Just a few percentage points separated the incumbent government and the opposition in Sunday’s poll, Transparency International reported at a press conference today, where it called for an investigation into irregularities.
The TI findings, which the organisation said were based on an accurate representative sample, come despite the Cambodian People’s Party winning 13 more seats than the Cambodia National Rescue Party, in what was essentially two-horse race.
The CPP registered 48.5 per cent of the popular vote while the CNRP took home 44.4, though with a 1.8 per cent margin for error, the difference could have been as little as .6 per cent.
TI Cambodia executive director Preap Kol said that given the closeness of the race and the number of irregularities, the outcome “does not necessarily reflect the will of Cambodian voters”.
“All this that happened was consistent with the warnings made to the NEC by independent organisations … we regret that the [National Election Committee] didn’t take any action to prevent the irregularities,” he said.
Echoing calls from the CNRP earlier today, Preap said votes should be counted transparently and recommended the formation of an independent body to investigate alleged irregularities.
But Preap stressed it was not the role of a civil society organisation to determine whether the election should be recognised or not, which he would leave to the political parties.
“We only demand justice for the people who wanted to vote and were disenfranchised.”
Anger flared and instances of violence broke out in a number of communes during Sunday’s election because of alleged instances of electoral fraud.
The irregularities highlighted included missing names from voter lists, the mobilisation of external voters to stack specific stations, the misuse of emergency voting forms and the ease with which supposedly indelible ink could be wiped clean.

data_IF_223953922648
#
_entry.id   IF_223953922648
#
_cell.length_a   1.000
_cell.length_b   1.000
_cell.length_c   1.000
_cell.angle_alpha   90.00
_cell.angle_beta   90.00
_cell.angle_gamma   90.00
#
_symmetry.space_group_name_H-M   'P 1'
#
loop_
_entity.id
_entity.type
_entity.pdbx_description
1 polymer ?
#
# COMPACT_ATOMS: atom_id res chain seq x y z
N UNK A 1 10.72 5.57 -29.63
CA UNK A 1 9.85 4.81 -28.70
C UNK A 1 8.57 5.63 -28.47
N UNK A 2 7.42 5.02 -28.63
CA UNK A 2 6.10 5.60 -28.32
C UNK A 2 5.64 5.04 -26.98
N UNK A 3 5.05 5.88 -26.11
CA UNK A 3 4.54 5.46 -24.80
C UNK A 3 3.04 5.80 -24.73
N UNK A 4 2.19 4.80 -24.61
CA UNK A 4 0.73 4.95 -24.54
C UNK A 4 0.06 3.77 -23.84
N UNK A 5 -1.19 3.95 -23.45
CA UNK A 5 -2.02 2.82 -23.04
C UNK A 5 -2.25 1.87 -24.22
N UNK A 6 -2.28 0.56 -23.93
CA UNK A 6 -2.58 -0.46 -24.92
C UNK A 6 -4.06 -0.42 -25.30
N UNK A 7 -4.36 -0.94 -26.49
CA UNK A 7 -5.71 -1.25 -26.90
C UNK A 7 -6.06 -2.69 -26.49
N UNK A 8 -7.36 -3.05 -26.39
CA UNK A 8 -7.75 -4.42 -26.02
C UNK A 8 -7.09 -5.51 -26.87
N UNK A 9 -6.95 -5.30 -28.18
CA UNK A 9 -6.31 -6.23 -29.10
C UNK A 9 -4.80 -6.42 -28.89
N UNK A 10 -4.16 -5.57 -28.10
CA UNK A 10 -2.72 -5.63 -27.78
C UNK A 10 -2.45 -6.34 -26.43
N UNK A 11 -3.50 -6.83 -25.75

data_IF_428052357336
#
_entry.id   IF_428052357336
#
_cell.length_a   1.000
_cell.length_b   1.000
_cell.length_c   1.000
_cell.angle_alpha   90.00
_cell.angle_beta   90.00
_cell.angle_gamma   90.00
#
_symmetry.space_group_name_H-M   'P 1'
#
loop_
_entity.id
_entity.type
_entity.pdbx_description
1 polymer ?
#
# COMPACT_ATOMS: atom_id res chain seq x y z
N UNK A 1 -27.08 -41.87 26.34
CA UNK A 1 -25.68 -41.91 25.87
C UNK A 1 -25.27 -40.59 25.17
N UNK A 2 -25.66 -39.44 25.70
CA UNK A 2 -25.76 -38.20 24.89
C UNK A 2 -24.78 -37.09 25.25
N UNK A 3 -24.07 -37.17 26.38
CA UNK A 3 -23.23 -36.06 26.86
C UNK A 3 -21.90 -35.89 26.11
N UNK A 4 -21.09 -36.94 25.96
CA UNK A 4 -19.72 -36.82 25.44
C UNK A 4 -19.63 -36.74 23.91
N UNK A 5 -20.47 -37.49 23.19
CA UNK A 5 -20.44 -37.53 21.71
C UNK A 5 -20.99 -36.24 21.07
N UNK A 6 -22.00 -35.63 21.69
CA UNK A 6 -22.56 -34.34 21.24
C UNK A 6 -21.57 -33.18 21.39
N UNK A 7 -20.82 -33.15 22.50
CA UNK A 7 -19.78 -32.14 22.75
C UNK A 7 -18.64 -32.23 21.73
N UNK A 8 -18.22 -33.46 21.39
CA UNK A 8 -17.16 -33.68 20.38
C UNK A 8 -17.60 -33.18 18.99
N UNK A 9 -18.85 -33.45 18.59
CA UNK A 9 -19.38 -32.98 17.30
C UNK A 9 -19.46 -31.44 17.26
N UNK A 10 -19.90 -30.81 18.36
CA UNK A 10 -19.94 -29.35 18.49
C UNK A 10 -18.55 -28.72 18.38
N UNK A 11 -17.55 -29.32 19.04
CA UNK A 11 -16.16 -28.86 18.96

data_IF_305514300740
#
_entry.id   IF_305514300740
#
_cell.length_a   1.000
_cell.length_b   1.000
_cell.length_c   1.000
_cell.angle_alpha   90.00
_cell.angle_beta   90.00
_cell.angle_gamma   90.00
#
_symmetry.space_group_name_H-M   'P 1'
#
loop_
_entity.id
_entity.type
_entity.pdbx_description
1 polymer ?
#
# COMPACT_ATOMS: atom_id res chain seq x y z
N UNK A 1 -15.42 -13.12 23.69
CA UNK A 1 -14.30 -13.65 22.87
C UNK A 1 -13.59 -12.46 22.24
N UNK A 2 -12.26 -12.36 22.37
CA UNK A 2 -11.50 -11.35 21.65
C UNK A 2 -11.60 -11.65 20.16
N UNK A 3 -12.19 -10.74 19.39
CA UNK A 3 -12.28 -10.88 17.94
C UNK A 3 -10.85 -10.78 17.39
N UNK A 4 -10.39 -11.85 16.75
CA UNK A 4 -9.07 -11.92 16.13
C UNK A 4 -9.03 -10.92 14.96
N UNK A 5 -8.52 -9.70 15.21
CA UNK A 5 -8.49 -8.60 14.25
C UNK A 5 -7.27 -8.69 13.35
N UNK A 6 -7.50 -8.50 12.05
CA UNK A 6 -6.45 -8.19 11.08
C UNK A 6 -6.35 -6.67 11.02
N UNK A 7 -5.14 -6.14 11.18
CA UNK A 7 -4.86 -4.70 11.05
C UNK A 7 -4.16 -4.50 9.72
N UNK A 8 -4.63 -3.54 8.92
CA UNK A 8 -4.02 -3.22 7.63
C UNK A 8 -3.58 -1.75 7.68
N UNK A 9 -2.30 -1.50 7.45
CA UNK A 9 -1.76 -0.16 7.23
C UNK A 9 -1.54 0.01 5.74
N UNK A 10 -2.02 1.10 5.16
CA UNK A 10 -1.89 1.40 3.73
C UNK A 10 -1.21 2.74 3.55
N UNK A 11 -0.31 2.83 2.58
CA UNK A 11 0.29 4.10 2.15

NEC secretary general Tep Nytha said yesterday he did not wish to comment on the findings of election watchdogs until all complaints had been dealt with by the Constitutional Council — the procedure after the announcement of preliminary results.
“If I made any comment prior to the solution, I would be wrong,” he said.
“Whether they are accept the result or not, it is their (The CNRP’s) decision, but asking us to establish such a committee to investigate anything is out of the NEC’s mandate. We abide by the law and NEC has no authority to do so.”
But Nytha did say the NEC — like TI and fellow election watchdog Comfrel — had found a voter participation rate of about 69 per cent, which represented a sharp decline from the 2008 rate of 75 per cent.
“The number of voters increased, but it is a low percentage, because the voter list also increased,” he said.
“The reason that the number of voters declined is that many voters who had their name on the list, missed their vote as they migrated from one to another location. Some migrated to work legally in other countries and some are leaving illegal, this is the main factor.”
ADDITIONAL REPORTING BY CHEANG SOKHA